Everyone Gets An “A”!

, , , , , | Learning | September 12, 2017

(We’re coming up to the first exam of a summer class, for which I’m a TA. We’ve been discussing the importance of study design and accidental influence.)

Professor: “Often, these kinds of things can be hard to predict. Let’s look at a real-life example: when you take exams, there’s always an empty seat between each student. But here in this classroom, you’re all packed in. So, we split you into two rooms. We do this by randomly assigning each student to room A or B. There’s no room actually called, “Room A,” you see, it’s just what we call the two rooms. As you might recognize, both those letters are grades you can get on a test, and we were worried that this might influence the outcomes of the exam. What do you think we found?”

Student #1: “Well… if you’re primed to think you’re going to do well, maybe you’re more relaxed, more confident. So, better exams in room A?”

Professor: “Good! Any other ideas?”

Student #2: “If I’m coming into an exam thinking I’m already in the worse-off group, I’m going to read all the questions carefully, double-check my work, and so on. But if I think, ‘Look at me; I already got an A,’ then maybe I’ll be sloppy.”

Professor: “Also good! Both make sense, both are intuitive. So, [Other Professor] and I got together to study this. We looked up all the grades by room assignment to see what the difference was. We isolated students to switch rooms between midterms and finals to see if they improved or worsened. We even looked into how long they knew their room assignment to see if there was a dose effect. And what do you think we found?”

(There’s pandemonium for a while, while the students argue. Finally, we put it to a vote: 42% think A did better, 14% think B, and the rest don’t think there was a difference.)

Professor: “Despite your votes, the room B students had a higher average! Now… how many of you are checking your emails right now to see who’s in what room tomorrow?”

(Most students sheepishly raise their hands. The rest are too caught up in their laptops.)

Professor: “[Student #3], which are you in tomorrow?”

Student #3: “Uh… 1102? Is that A or…”

Professor: “See, we forgot that the students are just sent the room numbers, and not our little A/B system. So, here’s my last two pieces of information: statistically, flukes do happen occasionally, and we’ve gotten rid of our A/B system entirely!”

(On exam day, I saw that the A/B column I was used to now sorts students into group “A” and group “Other A.”)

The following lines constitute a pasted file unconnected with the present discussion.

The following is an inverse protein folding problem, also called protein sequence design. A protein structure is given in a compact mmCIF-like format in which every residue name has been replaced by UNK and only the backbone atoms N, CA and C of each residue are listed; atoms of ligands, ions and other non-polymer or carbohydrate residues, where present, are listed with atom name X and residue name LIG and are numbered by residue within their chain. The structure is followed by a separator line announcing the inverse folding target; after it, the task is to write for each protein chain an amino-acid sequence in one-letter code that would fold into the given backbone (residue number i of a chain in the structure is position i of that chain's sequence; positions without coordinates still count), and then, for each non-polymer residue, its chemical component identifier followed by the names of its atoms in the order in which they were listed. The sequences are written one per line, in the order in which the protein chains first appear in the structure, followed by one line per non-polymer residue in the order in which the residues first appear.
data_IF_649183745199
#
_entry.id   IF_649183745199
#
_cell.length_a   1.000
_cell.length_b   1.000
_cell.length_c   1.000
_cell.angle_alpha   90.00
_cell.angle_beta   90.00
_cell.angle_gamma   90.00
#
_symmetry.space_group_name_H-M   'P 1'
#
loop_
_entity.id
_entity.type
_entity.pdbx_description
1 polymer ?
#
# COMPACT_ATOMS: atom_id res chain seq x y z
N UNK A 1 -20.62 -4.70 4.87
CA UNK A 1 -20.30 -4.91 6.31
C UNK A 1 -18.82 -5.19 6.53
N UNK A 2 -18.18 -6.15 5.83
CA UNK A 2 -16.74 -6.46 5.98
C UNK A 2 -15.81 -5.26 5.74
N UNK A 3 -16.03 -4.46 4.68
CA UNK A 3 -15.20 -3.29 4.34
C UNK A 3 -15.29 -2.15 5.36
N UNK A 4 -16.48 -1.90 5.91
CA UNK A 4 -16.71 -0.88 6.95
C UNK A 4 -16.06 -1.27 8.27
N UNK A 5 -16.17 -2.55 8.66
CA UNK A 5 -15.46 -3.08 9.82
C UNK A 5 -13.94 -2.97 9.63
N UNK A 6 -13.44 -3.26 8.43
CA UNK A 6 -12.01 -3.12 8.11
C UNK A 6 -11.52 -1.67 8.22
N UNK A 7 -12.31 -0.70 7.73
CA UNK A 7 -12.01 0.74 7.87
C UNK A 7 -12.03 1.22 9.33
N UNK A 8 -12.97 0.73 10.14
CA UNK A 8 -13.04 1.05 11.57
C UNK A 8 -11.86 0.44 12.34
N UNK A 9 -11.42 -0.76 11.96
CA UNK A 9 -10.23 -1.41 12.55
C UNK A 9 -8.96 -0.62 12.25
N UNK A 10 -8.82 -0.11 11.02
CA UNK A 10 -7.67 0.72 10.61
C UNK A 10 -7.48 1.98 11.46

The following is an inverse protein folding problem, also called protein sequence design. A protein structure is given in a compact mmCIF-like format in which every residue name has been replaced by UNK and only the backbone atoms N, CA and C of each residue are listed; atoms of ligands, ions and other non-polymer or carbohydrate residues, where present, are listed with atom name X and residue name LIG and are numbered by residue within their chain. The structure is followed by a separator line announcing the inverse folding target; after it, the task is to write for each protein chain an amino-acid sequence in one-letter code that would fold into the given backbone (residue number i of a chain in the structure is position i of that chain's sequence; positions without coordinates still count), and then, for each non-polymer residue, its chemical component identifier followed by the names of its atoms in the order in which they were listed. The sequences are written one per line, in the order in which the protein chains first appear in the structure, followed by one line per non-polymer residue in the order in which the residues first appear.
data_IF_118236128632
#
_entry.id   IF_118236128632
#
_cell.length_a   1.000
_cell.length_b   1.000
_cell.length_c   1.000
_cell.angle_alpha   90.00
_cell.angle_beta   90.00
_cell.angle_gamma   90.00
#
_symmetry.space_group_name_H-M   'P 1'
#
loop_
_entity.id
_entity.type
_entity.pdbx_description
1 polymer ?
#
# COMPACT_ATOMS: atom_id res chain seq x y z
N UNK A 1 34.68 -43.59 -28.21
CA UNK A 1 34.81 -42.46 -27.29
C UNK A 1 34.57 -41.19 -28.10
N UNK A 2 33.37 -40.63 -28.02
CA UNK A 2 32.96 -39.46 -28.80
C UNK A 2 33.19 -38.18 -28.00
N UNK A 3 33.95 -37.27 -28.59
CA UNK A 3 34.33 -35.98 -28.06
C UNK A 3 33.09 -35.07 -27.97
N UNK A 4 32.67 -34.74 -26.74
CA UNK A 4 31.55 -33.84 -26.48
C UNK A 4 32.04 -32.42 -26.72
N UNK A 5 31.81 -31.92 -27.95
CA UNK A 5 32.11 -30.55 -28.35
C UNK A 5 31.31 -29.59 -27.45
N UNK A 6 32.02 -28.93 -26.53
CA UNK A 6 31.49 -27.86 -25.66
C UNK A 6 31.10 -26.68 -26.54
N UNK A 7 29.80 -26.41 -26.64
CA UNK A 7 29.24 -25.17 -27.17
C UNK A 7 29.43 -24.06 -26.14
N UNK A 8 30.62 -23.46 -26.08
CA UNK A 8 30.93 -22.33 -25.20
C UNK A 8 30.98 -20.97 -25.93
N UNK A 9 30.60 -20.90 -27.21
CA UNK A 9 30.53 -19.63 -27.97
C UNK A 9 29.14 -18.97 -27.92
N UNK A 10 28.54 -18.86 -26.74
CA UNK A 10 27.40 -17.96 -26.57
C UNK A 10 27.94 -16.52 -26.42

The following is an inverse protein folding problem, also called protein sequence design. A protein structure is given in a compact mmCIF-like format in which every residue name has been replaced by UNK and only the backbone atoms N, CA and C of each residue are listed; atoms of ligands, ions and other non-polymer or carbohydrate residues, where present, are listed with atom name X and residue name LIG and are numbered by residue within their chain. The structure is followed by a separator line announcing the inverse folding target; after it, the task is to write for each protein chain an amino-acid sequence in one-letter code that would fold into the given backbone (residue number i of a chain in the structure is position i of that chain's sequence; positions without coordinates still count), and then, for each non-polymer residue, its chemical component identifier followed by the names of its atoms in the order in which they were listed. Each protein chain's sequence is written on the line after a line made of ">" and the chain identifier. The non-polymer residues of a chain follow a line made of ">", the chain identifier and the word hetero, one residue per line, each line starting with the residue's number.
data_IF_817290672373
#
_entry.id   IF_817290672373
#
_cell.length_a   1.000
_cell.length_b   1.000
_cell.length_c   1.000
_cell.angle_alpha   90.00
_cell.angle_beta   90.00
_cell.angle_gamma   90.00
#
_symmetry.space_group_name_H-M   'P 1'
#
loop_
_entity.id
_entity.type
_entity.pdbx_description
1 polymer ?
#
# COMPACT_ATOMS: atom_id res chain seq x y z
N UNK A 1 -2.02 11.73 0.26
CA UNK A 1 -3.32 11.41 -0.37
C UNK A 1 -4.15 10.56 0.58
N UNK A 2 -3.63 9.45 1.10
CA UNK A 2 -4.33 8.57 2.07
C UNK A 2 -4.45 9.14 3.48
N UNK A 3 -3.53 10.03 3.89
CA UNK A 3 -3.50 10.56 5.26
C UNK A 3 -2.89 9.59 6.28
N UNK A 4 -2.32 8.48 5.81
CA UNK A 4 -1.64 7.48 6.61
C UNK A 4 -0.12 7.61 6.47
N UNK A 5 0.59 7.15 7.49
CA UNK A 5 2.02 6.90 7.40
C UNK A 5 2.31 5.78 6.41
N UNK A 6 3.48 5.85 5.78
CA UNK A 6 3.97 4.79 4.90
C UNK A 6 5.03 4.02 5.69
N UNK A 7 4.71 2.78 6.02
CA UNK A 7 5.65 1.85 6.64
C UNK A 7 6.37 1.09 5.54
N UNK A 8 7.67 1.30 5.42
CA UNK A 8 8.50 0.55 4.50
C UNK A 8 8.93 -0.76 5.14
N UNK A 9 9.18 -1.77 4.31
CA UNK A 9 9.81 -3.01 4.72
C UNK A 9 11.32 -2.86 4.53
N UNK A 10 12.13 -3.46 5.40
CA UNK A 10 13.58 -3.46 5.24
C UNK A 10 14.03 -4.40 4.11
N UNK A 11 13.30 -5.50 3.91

Professor Omnomnom

, , , , , | Learning | September 12, 2017

(I’m a TA and PhD student. The undergrads are taking summer classes, and most them are new and confused. I’m hurrying to class, and eating a burrito at the same time. Just as I stuff the last of the burrito into my mouth, a lost-looking student stops me.)

Student: “Excuse me, Professor… uh…”

(I look down and notice that my ID card has flipped around. I try to tell him I’m not a professor, but with my mouth full…)

Me: “Mnahprofshr.”

Student: “Oh! I’m looking for Professor Smith. Sorry to bother you, Professor Naprofsher!”

(I tried to correct him, but he escaped while I was laughing and choking on burrito.)

Totally Sai-Gone

| Glen Ellyn, IL, USA | Learning | June 5, 2015

(I am in summer government class. One student pays little attention and randomly chimes in with off topic or invalid points.)

Teacher: “…and the last time there was draft was at the close of the Vietnam war, in 1973.”

Student: “Mm-hmm… That was in World War TWO!”

Mom Is Just Blowing Smoke

| NY, USA | Learning | August 18, 2014

(I recently started working for the local summer school. After a student got in trouble for leaving the property when she was supposed to be in class, her mother called the school.)

Irate Mother: *after the principal told her why it was a problem* “Well, no one told her she wasn’t allowed to smoke during school!”

A Song With Pounding Beats

| CA, USA | Learning | September 30, 2013

(I’m working as a teacher’s assistant in a ‘get ready for second grade’ class. All the kids are seven or eight. Each day we do a math lesson and a writing lesson. Today we are trying to teach the kids about abbreviations.)

Teacher: “Okay, kids who can tell me what ‘Mr.’ stands for?”

Student #1: “Mister.”

Teacher: “Good. How about ‘Ave?'”

Student #2: “Avenue.”

Teacher: “Boy you kids are smart. Okay this is a hard one. Does anyone remember ‘lbs?'”

(The kids look around confused and flip through their work books for the answer. One little boy raises his hand.)

Student #3: “Lullabies?”